Secret to beauty lies in emotions, not in cosmetic clinics
Like the transformation of the landscape during the Ice Age, persistent moods reshape our faces. Some visages are more decayed by sorrow than time, scarred by worry, anger and indelible disdain until only the faintest vestige of beauty remains. Today, however, these emotional scars are less visible as we increasingly opt for cosmetic interventions in our attempts to stay the hands of time, and erase etchings of emotion.
While cosmetic intervention is a global phenomenon, it's more popular in developed countries. For sure, the people in the Gulf are no stranger to it.
We often come across advertisements in the region's media, announcing visits by "notable" cosmetic specialists from places such as Vienna, Zurich and Beirut. Like the itinerant snake-oil peddlers of a bygone era, these peripatetic experts visit the Arabian Gulf offering elixirs of eternal youth and beauty.
There is of course no supply without demand. The region's societal aspirations for youth, beauty and appearance are attested to by an increasing demand for cosmetic interventions.
Dr Mamdooh Ashy, a consulting plastic surgeon at a Jeddah-based private clinic, told Arab News that women constitute 70 per cent of Saudi Arabia's rapidly growing cosmetic surgery market. Men presumably make up the remaining 30 per cent. He also revealed that many Saudi women use "Jamiah", the community-based fund-raising system, to pay for their treatments. After all, beauty is something worth going into debt for. Similar stories emerged from neighbouring Gulf countries, with one Qatari clinic boasting of its two-year waiting list.
A research project by Zayed University also suggests a healthy appetite for cosmetic interventions. The survey of 400 female university students was conductedas part of a broader project to look at depression and body image. The average age of individuals surveyed was 21. Among them, 1.2 per cent reported having undergone cosmetic surgery, while 12.2 per cent said they went for non-surgical augmentations, such as collagen fillers and Botox. Furthermore, just over half of the surveyed individuals (51.2 per cent) answered in the affirmative when asked whether they would go for cosmetic surgery. Such a figure undoubtedly bodes well for the future of the appearance-enhancement industry in this region. But what does it say about our society?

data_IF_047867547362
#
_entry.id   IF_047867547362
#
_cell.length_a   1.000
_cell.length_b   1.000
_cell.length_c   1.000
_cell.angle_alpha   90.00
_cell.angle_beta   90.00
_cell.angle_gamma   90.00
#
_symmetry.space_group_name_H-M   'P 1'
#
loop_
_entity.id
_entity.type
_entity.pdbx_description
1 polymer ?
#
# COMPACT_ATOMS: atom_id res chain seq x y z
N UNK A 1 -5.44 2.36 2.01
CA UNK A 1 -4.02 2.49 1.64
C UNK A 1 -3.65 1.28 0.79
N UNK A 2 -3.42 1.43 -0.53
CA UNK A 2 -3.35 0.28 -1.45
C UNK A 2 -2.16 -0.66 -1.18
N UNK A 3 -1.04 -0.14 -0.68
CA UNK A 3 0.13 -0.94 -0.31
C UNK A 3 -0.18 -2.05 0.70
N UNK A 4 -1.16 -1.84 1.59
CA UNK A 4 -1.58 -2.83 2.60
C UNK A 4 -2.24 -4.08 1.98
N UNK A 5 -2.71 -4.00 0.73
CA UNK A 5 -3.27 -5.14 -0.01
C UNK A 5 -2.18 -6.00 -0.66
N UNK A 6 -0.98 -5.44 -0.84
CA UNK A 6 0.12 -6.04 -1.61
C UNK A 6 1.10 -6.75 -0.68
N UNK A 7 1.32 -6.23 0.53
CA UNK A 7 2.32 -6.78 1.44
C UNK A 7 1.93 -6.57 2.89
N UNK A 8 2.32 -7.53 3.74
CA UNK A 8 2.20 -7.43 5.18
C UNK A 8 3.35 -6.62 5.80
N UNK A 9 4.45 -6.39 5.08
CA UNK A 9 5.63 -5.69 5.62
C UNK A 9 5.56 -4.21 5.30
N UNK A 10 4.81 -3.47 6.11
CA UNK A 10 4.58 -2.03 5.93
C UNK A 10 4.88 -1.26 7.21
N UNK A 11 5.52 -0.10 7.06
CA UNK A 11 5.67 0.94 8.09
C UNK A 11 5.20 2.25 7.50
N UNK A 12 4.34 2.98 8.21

In many societies, non-surgical interventions are common and are viewed as just one rung up from leg waxing or eyelash tinting. But is this cosmetic Jacob's ladder slippery? Perhaps collagen and botulinum toxin (substances commonly used in non-surgical treatments) are the gateway procedures to more invasive surgical interventions? For many, this is truly an emotive and debatable issue. The survey revealed that the topic polarises people in almost equal numbers.
As for rejection of cosmetic interventions, it's sometimes based on religious interpretations. At other times, however, objections appear to centre on arguments akin to that of the organic-food movement, where anything artificial and modified is bad. Irrespective of different views, cosmetic surgery looks set to be around for a while.
But as in other areas of medicine, prevention is better than cure. If excessive emotion - or emotional burden - is at least partially responsible for our aesthetic descent, then psychology may have an important role to play.
Short of declaring a new sub-speciality - cosmetic psychotherapy - psychologists, or specially trained schoolteachers, could work to help young people better manage their emotions. A long-term by-product of this would be minimising the wear and tear wrought by tearful excesses, recursive worry and angry grimaces.
More importantly, well-trained psychotherapists could work to help individuals inculcate a healthy acceptance of ageing, while simultaneously dismissing the notion that self-worth is inextricably linked with physical appearance. Achieving such important psychotherapeutic goals would certainly go some way towards reducing the current two-year waiting lists for cosmetic surgery.
Justin Thomas is an associate psychology professor at Zayed University in Abu Dhabi
Published: August 15, 2013 04:00 AM